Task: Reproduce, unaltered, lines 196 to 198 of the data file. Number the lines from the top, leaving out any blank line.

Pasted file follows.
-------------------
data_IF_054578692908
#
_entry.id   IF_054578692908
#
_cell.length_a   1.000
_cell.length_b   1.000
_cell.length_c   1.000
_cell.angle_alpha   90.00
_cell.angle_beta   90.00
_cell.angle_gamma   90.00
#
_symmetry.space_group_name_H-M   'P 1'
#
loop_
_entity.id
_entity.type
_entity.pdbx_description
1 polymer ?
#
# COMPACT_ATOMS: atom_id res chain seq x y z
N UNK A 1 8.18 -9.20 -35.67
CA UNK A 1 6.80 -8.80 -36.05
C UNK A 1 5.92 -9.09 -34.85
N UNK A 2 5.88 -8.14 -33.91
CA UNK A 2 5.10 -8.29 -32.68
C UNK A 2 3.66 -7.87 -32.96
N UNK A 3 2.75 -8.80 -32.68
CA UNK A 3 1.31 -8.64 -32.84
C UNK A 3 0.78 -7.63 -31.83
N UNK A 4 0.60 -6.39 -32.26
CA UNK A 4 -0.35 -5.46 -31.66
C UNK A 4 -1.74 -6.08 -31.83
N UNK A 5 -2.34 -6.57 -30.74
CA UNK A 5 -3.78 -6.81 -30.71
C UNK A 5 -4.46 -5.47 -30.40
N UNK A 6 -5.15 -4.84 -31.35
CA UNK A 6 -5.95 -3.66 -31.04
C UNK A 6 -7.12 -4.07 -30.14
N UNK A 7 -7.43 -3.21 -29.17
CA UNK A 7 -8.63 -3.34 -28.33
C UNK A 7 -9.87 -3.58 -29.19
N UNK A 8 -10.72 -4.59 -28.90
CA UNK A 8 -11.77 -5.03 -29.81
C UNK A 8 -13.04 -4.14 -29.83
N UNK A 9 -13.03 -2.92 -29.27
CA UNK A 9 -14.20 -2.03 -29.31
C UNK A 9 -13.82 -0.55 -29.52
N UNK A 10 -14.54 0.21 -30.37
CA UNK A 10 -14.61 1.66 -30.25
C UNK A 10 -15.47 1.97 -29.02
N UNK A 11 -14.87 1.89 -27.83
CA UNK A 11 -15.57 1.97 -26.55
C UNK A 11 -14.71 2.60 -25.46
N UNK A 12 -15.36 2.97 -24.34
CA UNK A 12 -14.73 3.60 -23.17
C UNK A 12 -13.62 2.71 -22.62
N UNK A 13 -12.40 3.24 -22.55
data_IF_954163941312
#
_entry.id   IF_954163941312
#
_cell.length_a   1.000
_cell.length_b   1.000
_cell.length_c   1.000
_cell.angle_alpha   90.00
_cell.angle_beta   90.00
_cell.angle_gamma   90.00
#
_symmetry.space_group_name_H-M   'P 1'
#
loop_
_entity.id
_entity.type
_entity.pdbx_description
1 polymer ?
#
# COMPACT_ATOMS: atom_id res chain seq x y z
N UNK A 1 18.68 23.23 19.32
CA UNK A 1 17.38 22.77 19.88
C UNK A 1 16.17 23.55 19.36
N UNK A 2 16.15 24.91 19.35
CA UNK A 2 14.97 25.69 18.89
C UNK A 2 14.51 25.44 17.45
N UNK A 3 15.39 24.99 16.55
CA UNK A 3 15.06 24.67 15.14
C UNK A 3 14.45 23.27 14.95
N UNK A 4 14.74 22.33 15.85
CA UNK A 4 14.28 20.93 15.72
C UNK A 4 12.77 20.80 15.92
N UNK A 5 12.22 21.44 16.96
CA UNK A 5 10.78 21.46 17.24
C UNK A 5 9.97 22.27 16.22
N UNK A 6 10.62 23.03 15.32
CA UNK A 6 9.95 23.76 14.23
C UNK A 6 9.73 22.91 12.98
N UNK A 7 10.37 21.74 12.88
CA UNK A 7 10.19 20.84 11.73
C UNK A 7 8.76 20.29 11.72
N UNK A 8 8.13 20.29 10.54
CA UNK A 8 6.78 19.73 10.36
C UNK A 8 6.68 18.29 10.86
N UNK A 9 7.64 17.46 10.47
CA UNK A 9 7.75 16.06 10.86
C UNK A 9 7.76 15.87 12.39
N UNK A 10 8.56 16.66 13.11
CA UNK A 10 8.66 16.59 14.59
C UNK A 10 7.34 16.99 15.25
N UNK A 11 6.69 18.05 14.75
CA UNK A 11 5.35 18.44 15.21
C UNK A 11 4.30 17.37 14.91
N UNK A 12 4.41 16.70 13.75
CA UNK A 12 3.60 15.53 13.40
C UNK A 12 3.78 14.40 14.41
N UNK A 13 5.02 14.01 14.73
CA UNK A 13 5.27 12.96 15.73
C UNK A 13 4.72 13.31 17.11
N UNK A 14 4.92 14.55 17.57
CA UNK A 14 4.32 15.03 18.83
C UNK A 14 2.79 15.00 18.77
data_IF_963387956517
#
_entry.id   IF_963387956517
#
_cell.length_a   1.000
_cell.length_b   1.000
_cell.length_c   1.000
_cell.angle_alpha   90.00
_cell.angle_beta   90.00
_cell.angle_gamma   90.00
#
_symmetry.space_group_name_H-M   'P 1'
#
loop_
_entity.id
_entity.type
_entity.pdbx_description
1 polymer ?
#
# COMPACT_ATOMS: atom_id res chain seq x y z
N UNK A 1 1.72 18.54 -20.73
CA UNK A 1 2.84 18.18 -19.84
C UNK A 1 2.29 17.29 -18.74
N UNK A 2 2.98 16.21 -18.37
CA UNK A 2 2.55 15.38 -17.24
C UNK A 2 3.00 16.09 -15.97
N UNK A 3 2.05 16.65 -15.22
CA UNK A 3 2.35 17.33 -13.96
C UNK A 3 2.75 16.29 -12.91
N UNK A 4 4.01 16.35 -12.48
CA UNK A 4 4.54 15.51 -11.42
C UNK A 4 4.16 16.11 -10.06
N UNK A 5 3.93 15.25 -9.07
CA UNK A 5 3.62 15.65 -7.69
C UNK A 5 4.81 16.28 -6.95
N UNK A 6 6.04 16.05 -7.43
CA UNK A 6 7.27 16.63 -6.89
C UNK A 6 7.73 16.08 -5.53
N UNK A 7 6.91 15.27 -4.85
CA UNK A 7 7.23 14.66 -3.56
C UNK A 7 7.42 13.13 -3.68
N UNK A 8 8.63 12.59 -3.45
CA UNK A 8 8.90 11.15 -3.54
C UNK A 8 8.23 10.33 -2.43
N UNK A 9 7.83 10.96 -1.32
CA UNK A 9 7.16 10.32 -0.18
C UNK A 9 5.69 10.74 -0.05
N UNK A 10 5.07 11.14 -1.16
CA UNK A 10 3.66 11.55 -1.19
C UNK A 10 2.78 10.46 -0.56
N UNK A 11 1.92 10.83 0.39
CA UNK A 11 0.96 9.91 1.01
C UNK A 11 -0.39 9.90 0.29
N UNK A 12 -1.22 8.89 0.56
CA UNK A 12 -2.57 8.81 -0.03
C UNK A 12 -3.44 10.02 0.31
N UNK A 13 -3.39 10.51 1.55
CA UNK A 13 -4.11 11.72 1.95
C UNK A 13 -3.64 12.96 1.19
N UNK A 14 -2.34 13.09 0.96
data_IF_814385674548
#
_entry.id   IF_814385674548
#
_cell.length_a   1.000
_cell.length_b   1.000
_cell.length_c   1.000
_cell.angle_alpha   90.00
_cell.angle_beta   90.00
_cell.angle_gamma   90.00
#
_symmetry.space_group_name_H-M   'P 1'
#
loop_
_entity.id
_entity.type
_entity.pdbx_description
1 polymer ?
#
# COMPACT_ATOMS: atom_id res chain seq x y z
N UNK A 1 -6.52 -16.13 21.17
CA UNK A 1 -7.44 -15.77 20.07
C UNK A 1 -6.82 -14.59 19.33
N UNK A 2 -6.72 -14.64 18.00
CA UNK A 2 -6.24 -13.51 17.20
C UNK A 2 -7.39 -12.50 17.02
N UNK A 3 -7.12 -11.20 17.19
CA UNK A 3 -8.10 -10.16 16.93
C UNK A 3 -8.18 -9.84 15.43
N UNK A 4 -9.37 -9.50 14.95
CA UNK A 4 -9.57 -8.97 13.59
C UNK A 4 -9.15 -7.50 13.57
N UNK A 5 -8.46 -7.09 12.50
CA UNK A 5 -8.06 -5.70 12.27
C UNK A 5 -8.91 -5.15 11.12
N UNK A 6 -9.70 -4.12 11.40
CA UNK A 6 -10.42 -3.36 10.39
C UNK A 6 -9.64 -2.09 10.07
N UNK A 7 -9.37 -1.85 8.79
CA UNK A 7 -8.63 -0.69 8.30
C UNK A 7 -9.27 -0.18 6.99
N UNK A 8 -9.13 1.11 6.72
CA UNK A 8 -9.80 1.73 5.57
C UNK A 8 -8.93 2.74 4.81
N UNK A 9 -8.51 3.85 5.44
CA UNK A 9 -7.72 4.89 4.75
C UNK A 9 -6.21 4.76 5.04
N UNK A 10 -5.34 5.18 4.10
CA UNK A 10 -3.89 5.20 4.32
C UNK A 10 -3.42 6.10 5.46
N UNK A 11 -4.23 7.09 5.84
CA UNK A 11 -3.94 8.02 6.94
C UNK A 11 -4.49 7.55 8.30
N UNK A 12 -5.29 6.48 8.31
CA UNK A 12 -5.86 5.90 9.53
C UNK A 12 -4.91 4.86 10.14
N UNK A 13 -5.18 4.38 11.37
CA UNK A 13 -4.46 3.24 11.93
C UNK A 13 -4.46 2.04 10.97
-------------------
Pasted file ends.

_entity.pdbx_description
1 polymer ?
#